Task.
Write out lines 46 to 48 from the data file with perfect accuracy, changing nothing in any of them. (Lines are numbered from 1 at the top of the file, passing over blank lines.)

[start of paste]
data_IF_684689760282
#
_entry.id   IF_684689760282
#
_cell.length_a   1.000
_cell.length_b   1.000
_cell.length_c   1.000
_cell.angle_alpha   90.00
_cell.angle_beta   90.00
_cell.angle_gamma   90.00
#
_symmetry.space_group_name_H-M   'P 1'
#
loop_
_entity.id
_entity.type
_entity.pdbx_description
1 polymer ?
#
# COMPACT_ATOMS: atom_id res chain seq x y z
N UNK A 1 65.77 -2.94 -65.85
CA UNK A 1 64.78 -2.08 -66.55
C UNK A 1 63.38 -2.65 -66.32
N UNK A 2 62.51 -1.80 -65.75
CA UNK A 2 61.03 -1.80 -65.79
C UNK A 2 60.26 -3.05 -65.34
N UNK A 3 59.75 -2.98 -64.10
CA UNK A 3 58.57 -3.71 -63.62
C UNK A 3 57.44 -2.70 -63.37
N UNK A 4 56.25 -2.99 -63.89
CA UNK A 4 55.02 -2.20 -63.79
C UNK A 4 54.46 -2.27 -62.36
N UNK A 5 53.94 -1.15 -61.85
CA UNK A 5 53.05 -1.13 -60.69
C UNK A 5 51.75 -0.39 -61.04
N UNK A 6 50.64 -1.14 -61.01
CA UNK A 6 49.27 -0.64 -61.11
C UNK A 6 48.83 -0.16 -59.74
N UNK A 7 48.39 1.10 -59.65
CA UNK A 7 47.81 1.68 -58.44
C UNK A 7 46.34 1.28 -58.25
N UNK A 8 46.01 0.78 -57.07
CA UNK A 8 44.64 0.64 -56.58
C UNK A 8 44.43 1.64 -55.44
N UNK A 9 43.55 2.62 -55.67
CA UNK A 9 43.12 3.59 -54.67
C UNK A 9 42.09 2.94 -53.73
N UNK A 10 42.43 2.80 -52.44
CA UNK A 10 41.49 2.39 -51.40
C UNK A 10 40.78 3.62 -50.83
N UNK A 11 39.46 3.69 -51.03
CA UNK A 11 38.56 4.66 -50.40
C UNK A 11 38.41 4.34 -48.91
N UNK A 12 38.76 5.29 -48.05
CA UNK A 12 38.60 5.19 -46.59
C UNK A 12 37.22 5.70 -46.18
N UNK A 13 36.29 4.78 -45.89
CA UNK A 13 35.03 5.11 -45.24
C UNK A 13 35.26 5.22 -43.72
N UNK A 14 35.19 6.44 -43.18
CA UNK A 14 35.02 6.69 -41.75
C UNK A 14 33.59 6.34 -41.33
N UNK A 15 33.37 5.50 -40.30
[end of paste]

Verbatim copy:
CA UNK A 9 43.12 3.59 -54.67
C UNK A 9 42.09 2.94 -53.73
N UNK A 10 42.43 2.80 -52.44